I've been in web development for a long time and not until four or five years ago did I had to keep up with this light speed moving train.
There has been so many times when I heard some phrase from somewhere be it at a conference, talking to a colleague, or simply surfing the web, that I realised oh, I didn't even know this exists.
Angular, React, Vue, RxJs, NgRx, TensorflowJs, CSS Houdini, Webpack, Parcel, Gulp, Grunt, npm, npx, CSS Grid, Flex box, Meteor, SASS, LESS, and the list goes on and on and on 😵.
Those moments can be terrifying, especially if suddenly everyone is talking about it. So finally, on a Sunday afternoon, I sat on our balcony thinking I can't continue like this and always be behind of what's happening.
I decided to talk to some of the people I knew (face to face, on Twitter, LinkedIn, conferences and meetups) were ahead of the game most of the times and see what they do in order to be where they are.
Since that afternoon where I was sitting on my balcony sipping a lukewarm coffee, I've learnt a few tips and tricks around what do to be able to feel you know enough to be able to keep up with what's happening. So I decided to share my learnings (and hear yours in the comments) with you all.
The most important part of learning is reading (at least for me). I always keep some time and read (I will share some sources later 👇🏽) about what's happening. I don't usually go too deep into something when I read, just to learn the background and story of what the topic is about.
You are probably wondering when, and I know for most people this is the most critical part. I do not drive to work although I live in a suburb. I take the bus and spend the whole time reading. I will also spend some time before going to bed or after waking up early in the morning to catch up with what's happening in the wild.
Note: I usually see articles and posts on social media and use Instapaper to keep track of where I am with my reading list. It's got an iOS app which gives you a nice option when you share your links from basically anywhere.
Your next question is probably what do you read. I have these as my reading sources:
In addition to that, I check below sources regularly:
- Google's Web Fundamentals
- Open web platform weekly summary
- Our very own Dev Community
- CSS Wizardry
- Smashing Magazine
- And recently less of frontend weekly on Medium
Most days, 45 minutes to an hour of my time is spent on Twitter and about half of that on LinkedIn. I don't spend more than a few second on anything. If something catches my eyes, it will be added to my Instapaper list.
Official documentation is where I go deep into something. If want to learn everything about a subject, whether it's a framework, library, tool, I start with their documentation. more than 80% of the time, I find what I'm after.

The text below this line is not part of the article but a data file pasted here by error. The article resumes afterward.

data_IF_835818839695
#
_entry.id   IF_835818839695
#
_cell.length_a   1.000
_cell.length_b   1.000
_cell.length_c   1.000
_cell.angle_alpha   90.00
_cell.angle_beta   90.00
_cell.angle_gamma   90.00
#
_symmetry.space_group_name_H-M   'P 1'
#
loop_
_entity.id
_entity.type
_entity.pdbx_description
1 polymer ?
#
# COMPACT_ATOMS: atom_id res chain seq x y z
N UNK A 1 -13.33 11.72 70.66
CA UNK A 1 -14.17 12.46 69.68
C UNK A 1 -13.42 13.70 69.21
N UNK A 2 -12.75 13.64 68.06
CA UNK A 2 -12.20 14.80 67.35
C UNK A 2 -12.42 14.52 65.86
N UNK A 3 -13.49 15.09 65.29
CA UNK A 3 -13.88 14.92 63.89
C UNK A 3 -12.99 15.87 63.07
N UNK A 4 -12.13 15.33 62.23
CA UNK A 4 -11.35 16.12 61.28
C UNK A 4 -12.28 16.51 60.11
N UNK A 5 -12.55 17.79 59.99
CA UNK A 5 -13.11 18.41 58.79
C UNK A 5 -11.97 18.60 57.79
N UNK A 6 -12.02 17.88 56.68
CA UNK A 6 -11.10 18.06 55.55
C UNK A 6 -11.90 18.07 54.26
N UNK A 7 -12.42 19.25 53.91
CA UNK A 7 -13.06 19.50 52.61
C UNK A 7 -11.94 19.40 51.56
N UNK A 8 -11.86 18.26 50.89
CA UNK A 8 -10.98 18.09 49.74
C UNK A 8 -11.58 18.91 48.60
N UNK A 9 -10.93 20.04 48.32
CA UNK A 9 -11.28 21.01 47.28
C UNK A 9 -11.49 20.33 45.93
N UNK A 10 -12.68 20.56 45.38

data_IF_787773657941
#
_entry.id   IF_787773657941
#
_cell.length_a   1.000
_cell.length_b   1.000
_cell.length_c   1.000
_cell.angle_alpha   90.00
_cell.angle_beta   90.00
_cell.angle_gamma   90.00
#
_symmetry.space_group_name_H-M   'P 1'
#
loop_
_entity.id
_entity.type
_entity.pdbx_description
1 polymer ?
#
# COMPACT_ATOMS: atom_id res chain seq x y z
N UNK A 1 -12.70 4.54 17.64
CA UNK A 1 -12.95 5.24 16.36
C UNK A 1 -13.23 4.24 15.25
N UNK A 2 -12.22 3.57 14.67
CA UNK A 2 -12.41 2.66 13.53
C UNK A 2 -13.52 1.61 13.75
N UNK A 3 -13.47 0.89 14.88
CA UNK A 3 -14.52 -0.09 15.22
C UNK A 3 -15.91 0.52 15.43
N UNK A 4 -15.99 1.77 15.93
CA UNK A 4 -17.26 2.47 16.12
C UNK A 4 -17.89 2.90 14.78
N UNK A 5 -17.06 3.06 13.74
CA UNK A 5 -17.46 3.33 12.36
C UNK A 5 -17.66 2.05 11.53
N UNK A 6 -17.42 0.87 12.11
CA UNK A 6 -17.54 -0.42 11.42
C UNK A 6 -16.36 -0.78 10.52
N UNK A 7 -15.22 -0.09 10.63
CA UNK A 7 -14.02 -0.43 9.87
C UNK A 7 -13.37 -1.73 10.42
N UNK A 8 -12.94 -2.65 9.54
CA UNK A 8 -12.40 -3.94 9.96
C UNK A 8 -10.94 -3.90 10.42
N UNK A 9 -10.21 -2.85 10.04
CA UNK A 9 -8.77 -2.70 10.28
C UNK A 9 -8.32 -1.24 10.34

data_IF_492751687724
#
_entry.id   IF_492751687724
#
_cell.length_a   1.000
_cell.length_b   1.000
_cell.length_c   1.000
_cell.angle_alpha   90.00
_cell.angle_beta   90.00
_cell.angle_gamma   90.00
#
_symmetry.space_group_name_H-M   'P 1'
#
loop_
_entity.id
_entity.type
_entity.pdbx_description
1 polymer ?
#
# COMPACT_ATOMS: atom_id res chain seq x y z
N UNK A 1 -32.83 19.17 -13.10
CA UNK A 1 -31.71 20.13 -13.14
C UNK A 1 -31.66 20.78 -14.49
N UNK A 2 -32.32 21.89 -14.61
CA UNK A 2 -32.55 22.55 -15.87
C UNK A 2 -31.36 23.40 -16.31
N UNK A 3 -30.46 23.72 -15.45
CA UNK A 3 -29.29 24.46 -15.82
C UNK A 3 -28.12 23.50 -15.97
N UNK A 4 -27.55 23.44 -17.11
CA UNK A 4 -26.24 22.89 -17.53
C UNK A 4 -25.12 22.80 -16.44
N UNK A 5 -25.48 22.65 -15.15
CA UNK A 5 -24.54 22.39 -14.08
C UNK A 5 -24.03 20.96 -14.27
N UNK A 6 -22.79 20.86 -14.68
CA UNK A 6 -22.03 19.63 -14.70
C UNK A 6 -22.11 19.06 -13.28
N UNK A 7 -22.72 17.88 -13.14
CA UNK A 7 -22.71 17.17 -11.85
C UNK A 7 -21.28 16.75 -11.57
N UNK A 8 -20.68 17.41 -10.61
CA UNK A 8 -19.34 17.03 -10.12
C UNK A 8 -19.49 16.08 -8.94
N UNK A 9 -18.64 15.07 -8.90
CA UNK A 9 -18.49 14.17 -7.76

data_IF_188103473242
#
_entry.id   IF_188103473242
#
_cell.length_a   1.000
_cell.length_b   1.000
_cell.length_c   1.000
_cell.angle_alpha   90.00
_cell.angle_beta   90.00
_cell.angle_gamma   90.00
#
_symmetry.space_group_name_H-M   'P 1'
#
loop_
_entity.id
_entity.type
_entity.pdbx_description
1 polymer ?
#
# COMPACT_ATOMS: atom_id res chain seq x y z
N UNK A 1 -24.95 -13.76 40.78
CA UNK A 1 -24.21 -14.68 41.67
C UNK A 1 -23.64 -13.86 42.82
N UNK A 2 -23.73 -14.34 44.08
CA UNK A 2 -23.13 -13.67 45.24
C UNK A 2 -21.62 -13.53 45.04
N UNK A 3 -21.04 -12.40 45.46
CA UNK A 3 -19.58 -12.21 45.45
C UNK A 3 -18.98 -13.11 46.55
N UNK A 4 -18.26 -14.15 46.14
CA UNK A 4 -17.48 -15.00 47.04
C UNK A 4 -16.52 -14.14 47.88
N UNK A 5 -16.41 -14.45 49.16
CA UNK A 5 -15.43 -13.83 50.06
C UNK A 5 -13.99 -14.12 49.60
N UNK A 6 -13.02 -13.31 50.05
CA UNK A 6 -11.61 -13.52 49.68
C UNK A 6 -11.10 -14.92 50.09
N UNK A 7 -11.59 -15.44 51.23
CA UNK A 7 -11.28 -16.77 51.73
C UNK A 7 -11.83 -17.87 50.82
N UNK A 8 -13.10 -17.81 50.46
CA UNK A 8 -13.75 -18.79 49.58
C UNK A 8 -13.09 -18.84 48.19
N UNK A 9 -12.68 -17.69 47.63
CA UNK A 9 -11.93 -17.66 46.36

This one is a tricky one. I haven't had a situation where I finished the whole of a technical books. I use them as reference material and refer to them whenever I need to know a very specific detail of a subject. But I would never spend that much time reading a whole book, things are changing faster than I can finish the book, trust me on that 😉.
Weekly newsletters and feeds are awesome sources of new information. The maintainer spend a lot of time researching and sharing information and I have to say kudus to them.
Here are a few I use:
- Web Design Weekly
- Frontend Focus
- Web Development Reading List
- Web Operations Weekly
- React Status
- Angular Weekly
- Newsletter - Vue.js Developers
I follow a well-curated list of people on social media who are active and produce new things. This is a tricky situation because sometimes you realise how much you don't know. But I love it and it's a great thing for me personally to know what's missing from my knowledge. It helps me form a plan for my learnings.
Are you still wondering why?
If you feel like you are the smartest person in the room, you're in the wrong room.
These are some of the people I follow:
- Addy Osmani - Web and mostly performance
- Paul Irish - Web
- Jake Archibald - Web, mostly standards
- Christian Heilmann - Web
- Dan Abramov - React
- Stephen Fluin - Angular
- Sarah Drasner - Vue
- Sean Larkin - Webpack
And the list continues with another 800 or so amazing people, but you might have noticed a theme here. I follow specific people in different categories to find out what's happening.
Note: I do follow people from all sorts of different backgrounds and not only ffrontend. A good frontend engineer should know enough about the backend and considering I am consultant, it's a must for me.
Conferences are the most fascinating place to meet smart people, learn a few things and get an idea of where the industry moving to. It give you a breadth (and sometimes even depths) in multiple topics that you didn't even knew they are a thing.
Apart from attending, I usually speak as well. This is also a really good way of learning. You should know a topic well enough to be able to present it to your audience. To see when and where I'll be speaking, have a look at my speaking schedule.
There are thousands of conferences out there. But I usually use these sites to find out what's happening when:
- Australia's Dev Events
- Angular conferences
- Frontend conferences
Some people like to watch videos and online courses. This is how they learn, however, for me that's not the case. But I don't exclude them from my sources, especially recorded conference talks. Below is a list of YouTube channels and online courses I use occasionally:
- Google Chrome Developers - This is super useful for me since they have pretty much short clips teaching something useful and frequently
- Microsoft Developer
- NDC Conferences
- Vue NYC
- React conf
- Angular Connect
- Angular channel